This year, The Rock at Boston College is doing the season of joy in a big way by generating new content every day in our first ever “25 Days of Christmas”. The Rock is proud to present this installment in our holiday special.
Yes, you know-it-all college student, Santa Claus is real. He is in our hearts, or something.
Santa Claus is an iconic figure throughout the holiday season. From late-November through December, Santa Claus rules supreme above all other mythical beings. But how exactly did the modern Santa Claus come into existence? Surely Jesus didn’t proclaim of a fat man in a red suit with a big white beard. A man that, once a year on December 25th, comes around to all the good little boys and girls and leaves them materialistic goods to show them how important it is to be fashionable and technologically current. No, the Santa Claus as we know it grew from something else…
The history of the modern-day Santa Claus begins in 280 AD with the birth of the man who would become St. Nicholas in the city of Lycia in Asia Minor. St. Nicholas was a Christian priest, and later Bishop, who was quite wealthy and traveled the country. In his travels, he helped people by giving gifts of money and other presents, but he did not like to be seen doing so. In order to give gifts in secret, St. Nicholas would wait until nighttime to leave them for those in need.
Have you ever wondered where our tradition of putting up stockings comes from? A famous story goes like this: a poor man had nothing to give his three daughters on their wedding day, so in order to help the man, St. Nicholas placed bags of gold in the daughters’ stockings they had left out to dry. Now, children hang up stockings every year in hopes that Santa Claus will put some gifts in them on Christmas morning.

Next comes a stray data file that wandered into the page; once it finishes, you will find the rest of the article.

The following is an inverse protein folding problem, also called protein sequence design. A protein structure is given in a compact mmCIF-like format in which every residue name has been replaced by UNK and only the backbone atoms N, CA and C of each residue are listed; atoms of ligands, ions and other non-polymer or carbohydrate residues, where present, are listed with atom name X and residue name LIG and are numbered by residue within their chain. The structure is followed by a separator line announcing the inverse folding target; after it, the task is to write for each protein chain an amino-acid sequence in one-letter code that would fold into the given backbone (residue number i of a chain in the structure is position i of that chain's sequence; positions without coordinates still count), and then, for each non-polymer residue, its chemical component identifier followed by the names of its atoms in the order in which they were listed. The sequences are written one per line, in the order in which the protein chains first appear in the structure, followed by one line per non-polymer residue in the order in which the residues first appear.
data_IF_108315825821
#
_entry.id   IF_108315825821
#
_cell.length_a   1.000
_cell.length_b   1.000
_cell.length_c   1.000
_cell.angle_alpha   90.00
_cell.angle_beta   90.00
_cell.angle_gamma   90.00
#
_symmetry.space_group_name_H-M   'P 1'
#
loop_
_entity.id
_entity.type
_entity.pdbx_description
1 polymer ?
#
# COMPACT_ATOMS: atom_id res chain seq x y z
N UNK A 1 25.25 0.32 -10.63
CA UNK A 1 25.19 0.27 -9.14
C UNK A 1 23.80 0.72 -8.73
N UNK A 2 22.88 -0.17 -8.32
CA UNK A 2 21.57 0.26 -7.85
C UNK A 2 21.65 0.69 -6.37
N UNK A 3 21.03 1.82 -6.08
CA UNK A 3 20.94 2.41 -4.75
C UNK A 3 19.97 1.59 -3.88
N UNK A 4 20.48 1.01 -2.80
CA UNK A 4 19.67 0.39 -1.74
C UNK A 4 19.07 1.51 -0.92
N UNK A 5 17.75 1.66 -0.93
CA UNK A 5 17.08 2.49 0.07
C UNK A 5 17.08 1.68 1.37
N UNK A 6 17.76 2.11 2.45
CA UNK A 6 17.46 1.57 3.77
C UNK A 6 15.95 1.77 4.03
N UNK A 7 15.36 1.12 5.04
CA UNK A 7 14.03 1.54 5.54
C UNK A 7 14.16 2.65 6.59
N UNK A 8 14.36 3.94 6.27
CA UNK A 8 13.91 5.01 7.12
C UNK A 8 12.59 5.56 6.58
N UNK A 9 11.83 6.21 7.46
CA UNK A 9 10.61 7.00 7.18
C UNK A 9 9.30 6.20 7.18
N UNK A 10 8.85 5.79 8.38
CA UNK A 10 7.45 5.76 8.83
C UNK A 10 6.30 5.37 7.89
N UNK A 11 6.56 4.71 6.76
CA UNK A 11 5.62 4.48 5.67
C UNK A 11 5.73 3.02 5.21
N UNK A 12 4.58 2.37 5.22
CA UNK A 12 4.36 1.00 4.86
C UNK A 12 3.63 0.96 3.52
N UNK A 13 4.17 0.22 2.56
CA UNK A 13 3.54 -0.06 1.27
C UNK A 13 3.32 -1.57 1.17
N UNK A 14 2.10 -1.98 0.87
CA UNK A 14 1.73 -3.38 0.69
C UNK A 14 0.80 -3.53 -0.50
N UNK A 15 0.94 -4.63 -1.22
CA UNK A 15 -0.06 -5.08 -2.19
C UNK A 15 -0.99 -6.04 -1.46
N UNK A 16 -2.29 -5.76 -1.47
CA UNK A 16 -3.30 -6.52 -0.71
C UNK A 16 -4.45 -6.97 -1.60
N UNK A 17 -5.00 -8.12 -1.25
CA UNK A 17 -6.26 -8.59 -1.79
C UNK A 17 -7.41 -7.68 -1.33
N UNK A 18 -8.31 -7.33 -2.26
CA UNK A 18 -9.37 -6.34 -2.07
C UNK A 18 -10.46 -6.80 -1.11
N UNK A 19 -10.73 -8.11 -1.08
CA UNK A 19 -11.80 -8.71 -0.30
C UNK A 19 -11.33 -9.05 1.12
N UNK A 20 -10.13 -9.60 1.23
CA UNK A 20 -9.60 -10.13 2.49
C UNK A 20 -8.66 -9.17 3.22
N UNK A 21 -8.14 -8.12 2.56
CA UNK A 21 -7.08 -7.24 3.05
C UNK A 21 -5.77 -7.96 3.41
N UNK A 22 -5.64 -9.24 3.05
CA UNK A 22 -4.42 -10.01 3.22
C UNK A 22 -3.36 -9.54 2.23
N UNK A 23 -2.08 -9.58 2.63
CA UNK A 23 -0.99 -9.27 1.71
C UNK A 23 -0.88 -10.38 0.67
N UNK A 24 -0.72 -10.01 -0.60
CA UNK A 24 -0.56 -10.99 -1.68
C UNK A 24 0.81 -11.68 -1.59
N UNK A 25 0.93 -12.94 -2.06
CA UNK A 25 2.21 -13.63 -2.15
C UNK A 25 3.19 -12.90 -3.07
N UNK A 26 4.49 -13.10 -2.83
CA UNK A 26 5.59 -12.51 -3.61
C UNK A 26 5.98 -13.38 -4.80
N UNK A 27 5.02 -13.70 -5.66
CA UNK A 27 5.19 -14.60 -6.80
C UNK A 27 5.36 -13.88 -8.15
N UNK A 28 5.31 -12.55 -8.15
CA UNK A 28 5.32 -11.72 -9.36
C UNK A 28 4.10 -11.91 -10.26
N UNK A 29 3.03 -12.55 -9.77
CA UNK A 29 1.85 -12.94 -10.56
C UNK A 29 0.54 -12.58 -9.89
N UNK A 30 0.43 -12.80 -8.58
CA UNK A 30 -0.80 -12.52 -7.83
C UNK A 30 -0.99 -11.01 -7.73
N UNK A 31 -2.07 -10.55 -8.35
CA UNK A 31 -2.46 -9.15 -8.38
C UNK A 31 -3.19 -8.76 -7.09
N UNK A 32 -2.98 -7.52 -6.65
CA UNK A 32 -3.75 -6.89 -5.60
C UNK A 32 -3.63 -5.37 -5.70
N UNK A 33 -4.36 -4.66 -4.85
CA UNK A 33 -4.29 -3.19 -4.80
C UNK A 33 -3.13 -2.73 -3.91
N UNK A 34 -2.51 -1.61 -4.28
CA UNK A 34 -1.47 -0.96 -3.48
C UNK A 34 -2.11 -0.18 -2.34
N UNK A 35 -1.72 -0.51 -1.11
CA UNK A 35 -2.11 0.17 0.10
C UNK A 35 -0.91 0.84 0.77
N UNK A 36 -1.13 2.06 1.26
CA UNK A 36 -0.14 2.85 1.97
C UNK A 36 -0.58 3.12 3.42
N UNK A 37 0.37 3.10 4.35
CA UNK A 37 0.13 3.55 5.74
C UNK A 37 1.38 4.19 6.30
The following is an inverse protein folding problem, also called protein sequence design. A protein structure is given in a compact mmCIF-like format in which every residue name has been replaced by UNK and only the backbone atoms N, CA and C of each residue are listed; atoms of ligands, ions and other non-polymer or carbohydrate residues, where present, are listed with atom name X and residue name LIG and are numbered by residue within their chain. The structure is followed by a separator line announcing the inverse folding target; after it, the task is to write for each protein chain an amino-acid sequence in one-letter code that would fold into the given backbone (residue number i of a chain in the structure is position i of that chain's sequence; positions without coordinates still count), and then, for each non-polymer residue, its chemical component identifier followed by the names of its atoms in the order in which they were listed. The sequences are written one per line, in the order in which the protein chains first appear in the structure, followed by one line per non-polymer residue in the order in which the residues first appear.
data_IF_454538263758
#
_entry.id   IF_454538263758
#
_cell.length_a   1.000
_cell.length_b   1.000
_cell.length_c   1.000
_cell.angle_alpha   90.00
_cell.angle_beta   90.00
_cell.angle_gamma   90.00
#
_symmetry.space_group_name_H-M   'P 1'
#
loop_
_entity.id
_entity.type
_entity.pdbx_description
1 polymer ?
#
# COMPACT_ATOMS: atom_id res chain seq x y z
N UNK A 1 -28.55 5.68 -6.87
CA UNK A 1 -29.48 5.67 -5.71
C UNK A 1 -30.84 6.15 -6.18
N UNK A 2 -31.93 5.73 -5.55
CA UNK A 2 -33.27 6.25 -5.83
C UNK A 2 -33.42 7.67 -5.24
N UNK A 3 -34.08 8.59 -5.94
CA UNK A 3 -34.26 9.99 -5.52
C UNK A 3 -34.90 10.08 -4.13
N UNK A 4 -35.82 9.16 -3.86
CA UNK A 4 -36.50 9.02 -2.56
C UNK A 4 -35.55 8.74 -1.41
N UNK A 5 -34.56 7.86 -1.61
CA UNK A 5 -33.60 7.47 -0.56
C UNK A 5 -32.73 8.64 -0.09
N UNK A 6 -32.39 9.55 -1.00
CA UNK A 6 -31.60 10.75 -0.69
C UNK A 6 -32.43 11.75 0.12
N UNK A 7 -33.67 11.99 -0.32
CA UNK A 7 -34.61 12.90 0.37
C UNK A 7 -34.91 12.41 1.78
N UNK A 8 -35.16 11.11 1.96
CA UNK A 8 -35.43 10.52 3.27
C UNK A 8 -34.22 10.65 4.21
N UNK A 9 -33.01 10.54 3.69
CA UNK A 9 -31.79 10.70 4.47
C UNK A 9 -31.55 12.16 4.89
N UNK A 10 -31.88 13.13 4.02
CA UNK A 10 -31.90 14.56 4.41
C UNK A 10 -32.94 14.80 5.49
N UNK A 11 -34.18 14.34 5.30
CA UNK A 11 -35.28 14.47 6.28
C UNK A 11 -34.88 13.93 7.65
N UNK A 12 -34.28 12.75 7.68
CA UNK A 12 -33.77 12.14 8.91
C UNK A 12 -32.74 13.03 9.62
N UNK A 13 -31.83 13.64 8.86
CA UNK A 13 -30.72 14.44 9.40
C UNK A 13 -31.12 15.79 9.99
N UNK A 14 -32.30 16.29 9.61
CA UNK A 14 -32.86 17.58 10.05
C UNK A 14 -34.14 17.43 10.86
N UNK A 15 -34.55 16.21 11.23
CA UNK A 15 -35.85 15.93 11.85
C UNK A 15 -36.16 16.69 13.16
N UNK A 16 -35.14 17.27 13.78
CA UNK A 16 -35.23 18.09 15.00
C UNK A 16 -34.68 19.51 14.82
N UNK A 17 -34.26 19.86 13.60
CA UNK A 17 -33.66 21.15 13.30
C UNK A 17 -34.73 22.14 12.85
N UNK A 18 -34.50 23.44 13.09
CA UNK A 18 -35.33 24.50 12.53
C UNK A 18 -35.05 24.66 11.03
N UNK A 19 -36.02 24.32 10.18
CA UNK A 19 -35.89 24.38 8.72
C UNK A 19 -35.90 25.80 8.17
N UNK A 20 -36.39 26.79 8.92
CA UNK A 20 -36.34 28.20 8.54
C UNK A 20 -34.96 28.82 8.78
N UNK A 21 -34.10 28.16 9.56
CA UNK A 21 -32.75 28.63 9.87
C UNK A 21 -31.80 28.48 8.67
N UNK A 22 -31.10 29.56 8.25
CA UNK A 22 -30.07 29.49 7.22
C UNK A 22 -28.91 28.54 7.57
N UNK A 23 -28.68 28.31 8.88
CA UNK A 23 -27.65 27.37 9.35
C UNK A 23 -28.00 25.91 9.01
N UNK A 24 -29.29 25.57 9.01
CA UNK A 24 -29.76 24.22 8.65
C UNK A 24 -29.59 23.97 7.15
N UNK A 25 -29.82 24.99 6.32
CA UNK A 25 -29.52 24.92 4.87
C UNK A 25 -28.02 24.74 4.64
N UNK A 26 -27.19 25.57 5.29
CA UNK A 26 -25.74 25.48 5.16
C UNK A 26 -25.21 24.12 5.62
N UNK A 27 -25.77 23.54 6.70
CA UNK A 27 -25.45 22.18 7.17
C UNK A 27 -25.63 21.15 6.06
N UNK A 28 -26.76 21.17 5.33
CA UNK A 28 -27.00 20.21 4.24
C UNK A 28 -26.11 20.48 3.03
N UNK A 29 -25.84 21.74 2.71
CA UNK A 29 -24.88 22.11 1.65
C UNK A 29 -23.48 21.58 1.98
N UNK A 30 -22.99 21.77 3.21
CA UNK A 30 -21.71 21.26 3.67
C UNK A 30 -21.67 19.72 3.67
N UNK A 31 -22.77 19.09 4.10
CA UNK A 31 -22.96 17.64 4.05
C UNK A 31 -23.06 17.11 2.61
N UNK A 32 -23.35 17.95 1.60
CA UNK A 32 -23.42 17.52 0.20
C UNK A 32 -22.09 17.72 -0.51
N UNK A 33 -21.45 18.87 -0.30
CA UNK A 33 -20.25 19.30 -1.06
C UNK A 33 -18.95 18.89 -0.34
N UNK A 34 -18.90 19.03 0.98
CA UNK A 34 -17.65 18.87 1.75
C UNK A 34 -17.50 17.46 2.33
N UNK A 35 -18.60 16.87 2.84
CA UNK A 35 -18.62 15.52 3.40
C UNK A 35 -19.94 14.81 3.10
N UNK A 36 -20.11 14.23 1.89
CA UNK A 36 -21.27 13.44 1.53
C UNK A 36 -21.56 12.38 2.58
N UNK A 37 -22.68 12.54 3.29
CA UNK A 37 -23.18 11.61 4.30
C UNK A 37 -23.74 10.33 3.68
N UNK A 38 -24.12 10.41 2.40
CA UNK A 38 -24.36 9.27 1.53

St. Nicholas gained so much fame during his lifetime that Diocletian commanded all the citizens of the Roman Empire worship him as a god in the year 303 AD. After Christians of the time refused to worship Nicholas (because they believe in only one God), Diocletian threatened to imprison them. Keeping true to this threat, the Christians were imprisoned, ironically including St. Nicholas who also resisted. St. Nicholas was released when Constantine came into power in 313 AD and died on December 6, 343. The name “Santa Claus” originates from the Dutch pronunciation of St. Nicholas, “Sinter Klass,” which evolved into “Santa Klass,” and was finalized as “Santa Claus. “ Early Dutch settlers in New York brought these Christmas traditions to America.
In America, Santa Claus was commercialized through music, newspaper articles, and drawings. The Coca-Cola Company advertised their beverage with the Santa Claus image, Francis P. Church wrote the article “Yes, Virginia, there is a Santa Claus” [New York Sun, 1897], and Johnny Marks wrote the song “Rudolph the Red-Nosed Reindeer”. Continual commercialization and capitalistic encouragement pushed Christmas into being more than just a Christian holiday, and into a worldwide celebration. The legacy of St. Nicholas, a mortal man that simply helped those in need, evolved into a holiday icon that ~2 billion people celebrate each year.
Merry Christmas everyone! (Or whatever doesn’t offend you.)
Vivos Vocos: Serious Philosophical Questions in a Relaxed Environment Next Post:
A Plea for ABC Family